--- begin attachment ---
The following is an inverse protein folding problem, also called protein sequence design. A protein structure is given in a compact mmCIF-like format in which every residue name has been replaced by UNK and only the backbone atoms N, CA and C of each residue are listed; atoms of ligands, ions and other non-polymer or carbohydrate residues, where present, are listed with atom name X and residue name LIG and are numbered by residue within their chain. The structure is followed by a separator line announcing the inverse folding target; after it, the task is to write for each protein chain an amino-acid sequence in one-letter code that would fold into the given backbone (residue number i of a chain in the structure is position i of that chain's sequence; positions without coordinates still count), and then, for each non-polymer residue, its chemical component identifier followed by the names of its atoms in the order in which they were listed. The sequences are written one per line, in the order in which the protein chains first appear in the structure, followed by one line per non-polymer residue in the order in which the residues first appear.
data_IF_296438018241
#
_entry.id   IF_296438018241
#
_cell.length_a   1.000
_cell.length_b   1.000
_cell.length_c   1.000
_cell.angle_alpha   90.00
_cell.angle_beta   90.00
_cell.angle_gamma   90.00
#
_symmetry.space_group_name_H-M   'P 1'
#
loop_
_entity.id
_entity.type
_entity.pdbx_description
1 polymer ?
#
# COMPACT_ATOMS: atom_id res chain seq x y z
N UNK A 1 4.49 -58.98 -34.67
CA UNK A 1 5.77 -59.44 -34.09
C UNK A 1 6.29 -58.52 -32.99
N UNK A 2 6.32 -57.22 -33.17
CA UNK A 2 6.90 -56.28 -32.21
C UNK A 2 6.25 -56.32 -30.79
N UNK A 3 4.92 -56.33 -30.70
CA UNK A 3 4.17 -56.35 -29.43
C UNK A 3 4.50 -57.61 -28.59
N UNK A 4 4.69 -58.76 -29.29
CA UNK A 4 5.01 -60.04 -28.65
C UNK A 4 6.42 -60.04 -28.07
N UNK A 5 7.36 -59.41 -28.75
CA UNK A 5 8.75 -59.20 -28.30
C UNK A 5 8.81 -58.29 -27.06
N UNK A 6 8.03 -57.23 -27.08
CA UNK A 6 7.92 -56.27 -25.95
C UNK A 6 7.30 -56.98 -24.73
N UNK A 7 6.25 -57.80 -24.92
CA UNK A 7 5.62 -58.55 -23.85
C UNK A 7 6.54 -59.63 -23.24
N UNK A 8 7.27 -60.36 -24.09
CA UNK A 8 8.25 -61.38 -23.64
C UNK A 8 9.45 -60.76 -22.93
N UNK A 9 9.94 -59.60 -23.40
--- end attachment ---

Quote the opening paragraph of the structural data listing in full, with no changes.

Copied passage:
The following is an inverse protein folding problem, also called protein sequence design. A protein structure is given in a compact mmCIF-like format in which every residue name has been replaced by UNK and only the backbone atoms N, CA and C of each residue are listed; atoms of ligands, ions and other non-polymer or carbohydrate residues, where present, are listed with atom name X and residue name LIG and are numbered by residue within their chain. The structure is followed by a separator line announcing the inverse folding target; after it, the task is to write for each protein chain an amino-acid sequence in one-letter code that would fold into the given backbone (residue number i of a chain in the structure is position i of that chain's sequence; positions without coordinates still count), and then, for each non-polymer residue, its chemical component identifier followed by the names of its atoms in the order in which they were listed. The sequences are written one per line, in the order in which the protein chains first appear in the structure, followed by one line per non-polymer residue in the order in which the residues first appear.